In order to attach one element, for instance the wood lath 1, to another element, for instance the wooden beam 3, the wood screw 2 is screwed in customary manner by a screwdriver into predrilled holes in the wooden lath 1 or possibly in the wooden beam 3, in such a manner that it is held fast in the wooden beam 3 by the section 4" of the shank which is provided with the thread 7, while the unthreaded section 4' of the shank is contained within the wooden lath 1. The screwing-in of the wood screw 2 is completed as soon as the wooden lath 1 is pressed firmly against the wooden beam 3, the screw head 5 then also resting firmly against the wooden lath 1 or against a countersunk hole provided therein. The projections 8, whose outside diameter is larger than the maximum outside diameter of the thread 7, press themselves laterally into the material of the wooden lath 1 upon the tightening of the wood screw 2.
If the side of the wooden lath 1 which faces away from the wooden beam 3 is to be flush with that side of another element 1' which also faces away from the wooden beam 3 and it is found that this is not true after the tightening of the wood screw 2 because the surface of the wooden lath 1 facing away from the wooden beam 3 is closer to the wooden beam 3 than the corresponding surface of the element 1', the wood screw can be turned back in the direction of loosening until both surfaces lie in the same plane. By the projections 8 which have impressed themselves into the material of the wooden lath 1, assurance is had that the wood screw 2 or its screw shank 4, while being turnable in the wooden lath 1, is nevertheless held therein in an axially non-displaceable fashion, so that upon the turning back of the wood screw 2 the firm attachment of the screw head 5 to the wooden lath 1 is retained. Due to the projections 8, the wooden lath 1 is still held as firmly as before by the wood screw and in particular also held fast without shaking on the wooden beam 3. Since the projections 8 have an outside diameter which is larger than the maximum outside diameter of the thread 7, assurance is furthermore had that, upon the screwing in of the wood screw 2, the projections 8 can impress themselves sufficiently deep into material of the wooden lath 1 which has not been impaired by the pre-drilling of the wooden lath 1 or by the thread 7.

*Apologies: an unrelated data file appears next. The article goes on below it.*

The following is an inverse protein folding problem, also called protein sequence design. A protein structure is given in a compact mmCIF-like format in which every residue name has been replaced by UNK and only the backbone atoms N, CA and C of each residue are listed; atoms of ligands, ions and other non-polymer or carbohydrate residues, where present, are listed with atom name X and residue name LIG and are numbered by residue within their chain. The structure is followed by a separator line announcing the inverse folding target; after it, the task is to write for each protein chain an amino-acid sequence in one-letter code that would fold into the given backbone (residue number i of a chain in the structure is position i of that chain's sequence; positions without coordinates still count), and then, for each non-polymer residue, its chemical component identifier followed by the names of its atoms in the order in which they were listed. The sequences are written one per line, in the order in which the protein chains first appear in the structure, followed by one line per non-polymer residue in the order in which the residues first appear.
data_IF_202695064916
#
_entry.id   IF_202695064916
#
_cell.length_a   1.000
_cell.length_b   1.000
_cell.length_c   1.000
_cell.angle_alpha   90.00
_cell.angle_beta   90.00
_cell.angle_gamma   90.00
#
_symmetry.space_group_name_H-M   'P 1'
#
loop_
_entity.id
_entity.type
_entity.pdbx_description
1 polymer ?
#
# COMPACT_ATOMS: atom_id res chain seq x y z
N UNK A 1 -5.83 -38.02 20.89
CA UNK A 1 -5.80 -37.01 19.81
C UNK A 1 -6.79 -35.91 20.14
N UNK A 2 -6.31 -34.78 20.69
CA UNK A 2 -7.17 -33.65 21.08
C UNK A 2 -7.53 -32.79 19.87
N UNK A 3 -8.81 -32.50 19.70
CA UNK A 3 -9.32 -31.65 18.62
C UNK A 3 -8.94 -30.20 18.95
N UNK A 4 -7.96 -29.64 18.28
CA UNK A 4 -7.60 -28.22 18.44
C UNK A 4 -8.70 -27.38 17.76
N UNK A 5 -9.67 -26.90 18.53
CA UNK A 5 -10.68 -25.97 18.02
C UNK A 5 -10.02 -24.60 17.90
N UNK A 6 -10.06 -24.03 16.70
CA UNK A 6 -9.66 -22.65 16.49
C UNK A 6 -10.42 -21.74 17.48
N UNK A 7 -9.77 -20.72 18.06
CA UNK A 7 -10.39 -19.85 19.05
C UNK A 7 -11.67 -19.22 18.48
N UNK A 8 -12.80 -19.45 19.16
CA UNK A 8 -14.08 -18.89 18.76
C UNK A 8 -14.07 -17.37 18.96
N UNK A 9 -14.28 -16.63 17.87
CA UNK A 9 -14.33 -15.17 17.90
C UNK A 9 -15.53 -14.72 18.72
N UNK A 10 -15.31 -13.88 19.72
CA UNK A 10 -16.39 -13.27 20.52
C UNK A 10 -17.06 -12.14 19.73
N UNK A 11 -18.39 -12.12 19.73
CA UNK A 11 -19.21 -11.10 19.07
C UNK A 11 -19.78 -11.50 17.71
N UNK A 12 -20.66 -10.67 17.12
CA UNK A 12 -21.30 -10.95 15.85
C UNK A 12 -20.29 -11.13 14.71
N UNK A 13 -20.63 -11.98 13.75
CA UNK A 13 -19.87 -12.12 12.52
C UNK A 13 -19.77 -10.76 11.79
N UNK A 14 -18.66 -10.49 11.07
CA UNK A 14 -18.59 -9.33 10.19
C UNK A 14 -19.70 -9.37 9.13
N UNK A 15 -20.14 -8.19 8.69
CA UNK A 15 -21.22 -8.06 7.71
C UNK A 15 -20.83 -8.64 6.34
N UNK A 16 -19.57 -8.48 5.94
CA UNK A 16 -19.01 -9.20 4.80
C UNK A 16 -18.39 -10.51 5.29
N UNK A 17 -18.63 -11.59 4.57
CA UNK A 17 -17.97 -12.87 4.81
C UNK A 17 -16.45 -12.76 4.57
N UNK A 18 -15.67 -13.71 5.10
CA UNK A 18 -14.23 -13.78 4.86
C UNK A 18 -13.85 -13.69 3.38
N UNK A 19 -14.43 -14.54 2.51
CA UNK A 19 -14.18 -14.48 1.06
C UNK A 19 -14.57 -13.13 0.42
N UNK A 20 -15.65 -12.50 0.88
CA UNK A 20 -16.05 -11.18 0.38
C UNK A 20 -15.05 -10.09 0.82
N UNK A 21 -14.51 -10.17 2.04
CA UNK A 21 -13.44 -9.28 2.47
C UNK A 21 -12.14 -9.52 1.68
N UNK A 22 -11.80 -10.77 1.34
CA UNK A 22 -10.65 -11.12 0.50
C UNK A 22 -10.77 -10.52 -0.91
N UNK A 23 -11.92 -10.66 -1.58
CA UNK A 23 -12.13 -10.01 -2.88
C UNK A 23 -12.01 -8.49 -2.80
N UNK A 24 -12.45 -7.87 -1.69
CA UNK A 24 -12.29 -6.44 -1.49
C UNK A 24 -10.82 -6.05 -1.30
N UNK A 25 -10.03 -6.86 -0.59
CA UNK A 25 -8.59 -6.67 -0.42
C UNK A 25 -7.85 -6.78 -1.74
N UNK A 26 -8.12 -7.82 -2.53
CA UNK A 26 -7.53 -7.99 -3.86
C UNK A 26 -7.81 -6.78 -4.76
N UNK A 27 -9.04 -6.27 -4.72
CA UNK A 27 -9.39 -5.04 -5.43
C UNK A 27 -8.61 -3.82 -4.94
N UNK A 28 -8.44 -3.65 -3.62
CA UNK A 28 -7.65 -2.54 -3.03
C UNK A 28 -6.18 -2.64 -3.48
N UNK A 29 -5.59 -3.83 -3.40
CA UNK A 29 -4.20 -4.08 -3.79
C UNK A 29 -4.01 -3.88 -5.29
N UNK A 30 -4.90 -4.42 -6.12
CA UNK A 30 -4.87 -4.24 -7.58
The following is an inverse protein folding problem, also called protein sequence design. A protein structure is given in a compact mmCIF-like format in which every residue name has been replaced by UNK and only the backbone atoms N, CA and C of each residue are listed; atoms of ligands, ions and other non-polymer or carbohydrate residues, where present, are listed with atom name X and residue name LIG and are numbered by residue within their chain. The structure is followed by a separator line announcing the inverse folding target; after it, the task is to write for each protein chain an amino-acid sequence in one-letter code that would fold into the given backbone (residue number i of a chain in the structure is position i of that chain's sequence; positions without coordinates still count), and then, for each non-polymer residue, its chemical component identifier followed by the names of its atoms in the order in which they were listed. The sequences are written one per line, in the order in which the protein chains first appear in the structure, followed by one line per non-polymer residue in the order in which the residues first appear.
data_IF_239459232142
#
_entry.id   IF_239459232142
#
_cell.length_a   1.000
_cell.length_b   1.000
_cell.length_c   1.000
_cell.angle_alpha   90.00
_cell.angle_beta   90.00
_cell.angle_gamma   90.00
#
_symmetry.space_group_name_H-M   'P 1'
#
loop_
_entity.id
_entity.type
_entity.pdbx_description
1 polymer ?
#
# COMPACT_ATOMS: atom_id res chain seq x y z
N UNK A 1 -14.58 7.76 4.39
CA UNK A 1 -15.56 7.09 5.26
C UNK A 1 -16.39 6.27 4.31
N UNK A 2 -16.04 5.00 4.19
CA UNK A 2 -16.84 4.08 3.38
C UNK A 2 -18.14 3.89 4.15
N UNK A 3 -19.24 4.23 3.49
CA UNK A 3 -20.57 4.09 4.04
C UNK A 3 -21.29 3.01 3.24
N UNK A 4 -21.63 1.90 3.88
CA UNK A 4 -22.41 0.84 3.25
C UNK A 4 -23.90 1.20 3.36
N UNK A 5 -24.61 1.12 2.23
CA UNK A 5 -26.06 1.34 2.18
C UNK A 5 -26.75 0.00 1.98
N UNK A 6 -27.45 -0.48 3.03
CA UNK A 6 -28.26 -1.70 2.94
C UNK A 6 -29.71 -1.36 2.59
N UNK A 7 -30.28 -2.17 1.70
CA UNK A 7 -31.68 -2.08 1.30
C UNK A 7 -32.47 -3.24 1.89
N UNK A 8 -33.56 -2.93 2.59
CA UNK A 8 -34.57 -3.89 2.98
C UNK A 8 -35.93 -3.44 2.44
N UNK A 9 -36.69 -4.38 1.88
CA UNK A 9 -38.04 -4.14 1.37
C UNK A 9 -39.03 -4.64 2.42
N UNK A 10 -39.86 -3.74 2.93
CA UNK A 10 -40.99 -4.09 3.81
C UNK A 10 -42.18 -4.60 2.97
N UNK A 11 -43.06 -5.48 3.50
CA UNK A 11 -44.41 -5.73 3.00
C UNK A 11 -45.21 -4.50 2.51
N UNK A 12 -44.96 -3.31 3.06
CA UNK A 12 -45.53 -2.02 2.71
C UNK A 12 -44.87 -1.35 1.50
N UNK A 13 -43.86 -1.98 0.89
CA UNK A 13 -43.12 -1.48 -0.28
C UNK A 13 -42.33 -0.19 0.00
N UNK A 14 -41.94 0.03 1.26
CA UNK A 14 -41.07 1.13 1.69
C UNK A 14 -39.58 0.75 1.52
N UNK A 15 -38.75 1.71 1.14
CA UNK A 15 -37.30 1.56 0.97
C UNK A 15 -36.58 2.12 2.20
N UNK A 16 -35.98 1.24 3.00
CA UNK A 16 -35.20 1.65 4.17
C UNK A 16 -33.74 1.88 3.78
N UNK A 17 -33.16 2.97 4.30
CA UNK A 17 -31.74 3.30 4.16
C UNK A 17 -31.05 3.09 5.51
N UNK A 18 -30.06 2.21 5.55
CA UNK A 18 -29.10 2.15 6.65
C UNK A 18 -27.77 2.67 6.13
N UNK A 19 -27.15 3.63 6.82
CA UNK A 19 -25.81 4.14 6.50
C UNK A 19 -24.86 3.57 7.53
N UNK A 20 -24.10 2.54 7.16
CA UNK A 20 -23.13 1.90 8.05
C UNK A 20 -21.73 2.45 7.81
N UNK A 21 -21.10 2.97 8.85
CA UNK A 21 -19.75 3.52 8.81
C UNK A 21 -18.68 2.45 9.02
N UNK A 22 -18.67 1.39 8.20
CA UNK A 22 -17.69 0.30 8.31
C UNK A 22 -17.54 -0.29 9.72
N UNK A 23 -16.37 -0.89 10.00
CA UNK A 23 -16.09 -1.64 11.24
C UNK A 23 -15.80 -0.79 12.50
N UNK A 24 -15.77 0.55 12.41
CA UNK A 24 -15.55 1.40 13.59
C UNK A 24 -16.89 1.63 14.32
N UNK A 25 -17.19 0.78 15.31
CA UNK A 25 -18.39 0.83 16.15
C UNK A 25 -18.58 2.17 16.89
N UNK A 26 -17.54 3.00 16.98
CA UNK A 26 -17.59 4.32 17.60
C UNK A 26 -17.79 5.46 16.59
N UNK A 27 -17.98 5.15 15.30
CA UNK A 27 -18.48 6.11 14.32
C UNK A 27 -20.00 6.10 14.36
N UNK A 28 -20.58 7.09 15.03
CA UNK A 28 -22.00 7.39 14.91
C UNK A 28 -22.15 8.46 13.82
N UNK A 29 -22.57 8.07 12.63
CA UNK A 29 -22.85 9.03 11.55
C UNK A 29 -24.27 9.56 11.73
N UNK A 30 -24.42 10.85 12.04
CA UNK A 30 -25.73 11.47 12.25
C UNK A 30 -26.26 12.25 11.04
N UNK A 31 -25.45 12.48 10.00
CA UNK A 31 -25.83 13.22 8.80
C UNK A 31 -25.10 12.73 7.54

The length of the section 4' of the screw shank is preferably equal to or greater than the thickness of the wooden lath 1, as seen in the direction of the length of the wood screw 2, so that the thread 7 engages solely into the wooden beam 3.
The invention has been described above on basis of one illustrative example. It is obvious that changes and modifications are possible without thereby departing from the inventive concept. The wood screw of the invention can, of course, be used not only for the fastening of wooden laths but, in general, for attaching different parts of the most different material into which the projections 8 can penetrate laterally.